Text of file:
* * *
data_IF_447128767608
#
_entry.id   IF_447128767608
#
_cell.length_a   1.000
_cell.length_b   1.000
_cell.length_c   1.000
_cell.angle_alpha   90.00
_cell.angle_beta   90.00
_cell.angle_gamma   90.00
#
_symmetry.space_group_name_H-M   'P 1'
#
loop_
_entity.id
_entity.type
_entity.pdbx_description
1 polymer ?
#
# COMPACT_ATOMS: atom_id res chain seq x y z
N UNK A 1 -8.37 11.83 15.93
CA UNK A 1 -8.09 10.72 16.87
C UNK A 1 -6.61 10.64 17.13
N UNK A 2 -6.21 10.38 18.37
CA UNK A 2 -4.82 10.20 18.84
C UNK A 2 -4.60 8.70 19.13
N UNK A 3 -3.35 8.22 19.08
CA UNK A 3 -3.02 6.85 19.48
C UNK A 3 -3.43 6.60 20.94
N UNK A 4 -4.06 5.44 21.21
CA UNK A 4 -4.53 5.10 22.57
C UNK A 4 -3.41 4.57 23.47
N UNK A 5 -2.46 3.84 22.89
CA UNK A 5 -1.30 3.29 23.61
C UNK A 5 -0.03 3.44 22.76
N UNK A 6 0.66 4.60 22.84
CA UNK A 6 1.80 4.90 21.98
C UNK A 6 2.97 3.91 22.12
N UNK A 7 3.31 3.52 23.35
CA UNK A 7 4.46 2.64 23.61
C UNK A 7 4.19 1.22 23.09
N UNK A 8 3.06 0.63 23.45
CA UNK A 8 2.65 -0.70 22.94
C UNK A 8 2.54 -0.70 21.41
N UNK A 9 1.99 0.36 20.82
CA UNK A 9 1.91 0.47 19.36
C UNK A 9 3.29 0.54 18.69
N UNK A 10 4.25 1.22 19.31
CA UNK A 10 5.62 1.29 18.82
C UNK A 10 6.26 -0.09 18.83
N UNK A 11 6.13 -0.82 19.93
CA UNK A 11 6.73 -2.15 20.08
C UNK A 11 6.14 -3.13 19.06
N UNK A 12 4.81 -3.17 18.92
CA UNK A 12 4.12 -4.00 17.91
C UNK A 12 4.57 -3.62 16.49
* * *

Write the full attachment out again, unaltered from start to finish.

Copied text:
data_IF_447128767608
#
_entry.id   IF_447128767608
#
_cell.length_a   1.000
_cell.length_b   1.000
_cell.length_c   1.000
_cell.angle_alpha   90.00
_cell.angle_beta   90.00
_cell.angle_gamma   90.00
#
_symmetry.space_group_name_H-M   'P 1'
#
loop_
_entity.id
_entity.type
_entity.pdbx_description
1 polymer ?
#
# COMPACT_ATOMS: atom_id res chain seq x y z
N UNK A 1 -8.37 11.83 15.93
CA UNK A 1 -8.09 10.72 16.87
C UNK A 1 -6.61 10.64 17.13
N UNK A 2 -6.21 10.38 18.37
CA UNK A 2 -4.82 10.20 18.84
C UNK A 2 -4.60 8.70 19.13
N UNK A 3 -3.35 8.22 19.08
CA UNK A 3 -3.02 6.85 19.48
C UNK A 3 -3.43 6.60 20.94
N UNK A 4 -4.06 5.44 21.21
CA UNK A 4 -4.53 5.10 22.57
C UNK A 4 -3.41 4.57 23.47
N UNK A 5 -2.46 3.84 22.89
CA UNK A 5 -1.30 3.29 23.61
C UNK A 5 -0.03 3.44 22.76
N UNK A 6 0.66 4.60 22.84
CA UNK A 6 1.80 4.90 21.98
C UNK A 6 2.97 3.91 22.12
N UNK A 7 3.31 3.52 23.35
CA UNK A 7 4.46 2.64 23.61
C UNK A 7 4.19 1.22 23.09
N UNK A 8 3.06 0.63 23.45
CA UNK A 8 2.65 -0.70 22.94
C UNK A 8 2.54 -0.70 21.41
N UNK A 9 1.99 0.36 20.82
CA UNK A 9 1.91 0.47 19.36
C UNK A 9 3.29 0.54 18.69
N UNK A 10 4.25 1.22 19.31
CA UNK A 10 5.62 1.29 18.82
C UNK A 10 6.26 -0.09 18.83
N UNK A 11 6.13 -0.82 19.93
CA UNK A 11 6.73 -2.15 20.08
C UNK A 11 6.14 -3.13 19.06
N UNK A 12 4.81 -3.17 18.92
CA UNK A 12 4.12 -4.00 17.91
C UNK A 12 4.57 -3.62 16.49